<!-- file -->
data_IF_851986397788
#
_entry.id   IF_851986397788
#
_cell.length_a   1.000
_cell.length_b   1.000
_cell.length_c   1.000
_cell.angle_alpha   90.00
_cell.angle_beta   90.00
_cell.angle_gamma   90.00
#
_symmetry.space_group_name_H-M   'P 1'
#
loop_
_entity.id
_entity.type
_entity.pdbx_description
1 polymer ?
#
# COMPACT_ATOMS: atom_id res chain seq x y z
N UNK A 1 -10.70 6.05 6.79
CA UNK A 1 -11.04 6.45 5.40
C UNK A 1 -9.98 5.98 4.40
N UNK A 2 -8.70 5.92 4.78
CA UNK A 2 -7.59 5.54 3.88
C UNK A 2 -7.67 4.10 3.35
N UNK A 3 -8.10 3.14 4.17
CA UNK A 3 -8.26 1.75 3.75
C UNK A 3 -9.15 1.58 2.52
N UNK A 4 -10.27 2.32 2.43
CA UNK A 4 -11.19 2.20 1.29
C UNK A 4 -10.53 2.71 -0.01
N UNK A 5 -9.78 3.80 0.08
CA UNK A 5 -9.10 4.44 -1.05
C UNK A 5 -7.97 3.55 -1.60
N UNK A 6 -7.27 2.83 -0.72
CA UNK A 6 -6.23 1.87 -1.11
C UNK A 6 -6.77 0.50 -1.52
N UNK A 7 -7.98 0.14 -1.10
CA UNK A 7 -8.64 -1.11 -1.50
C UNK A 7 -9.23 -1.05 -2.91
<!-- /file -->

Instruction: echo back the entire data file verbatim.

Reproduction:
data_IF_851986397788
#
_entry.id   IF_851986397788
#
_cell.length_a   1.000
_cell.length_b   1.000
_cell.length_c   1.000
_cell.angle_alpha   90.00
_cell.angle_beta   90.00
_cell.angle_gamma   90.00
#
_symmetry.space_group_name_H-M   'P 1'
#
loop_
_entity.id
_entity.type
_entity.pdbx_description
1 polymer ?
#
# COMPACT_ATOMS: atom_id res chain seq x y z
N UNK A 1 -10.70 6.05 6.79
CA UNK A 1 -11.04 6.45 5.40
C UNK A 1 -9.98 5.98 4.40
N UNK A 2 -8.70 5.92 4.78
CA UNK A 2 -7.59 5.54 3.88
C UNK A 2 -7.67 4.10 3.35
N UNK A 3 -8.10 3.14 4.17
CA UNK A 3 -8.26 1.75 3.75
C UNK A 3 -9.15 1.58 2.52
N UNK A 4 -10.27 2.32 2.43
CA UNK A 4 -11.19 2.20 1.29
C UNK A 4 -10.53 2.71 -0.01
N UNK A 5 -9.78 3.80 0.08
CA UNK A 5 -9.10 4.44 -1.05
C UNK A 5 -7.97 3.55 -1.60
N UNK A 6 -7.27 2.83 -0.72
CA UNK A 6 -6.23 1.87 -1.11
C UNK A 6 -6.77 0.50 -1.52
N UNK A 7 -7.98 0.14 -1.10
CA UNK A 7 -8.64 -1.11 -1.50
C UNK A 7 -9.23 -1.05 -2.91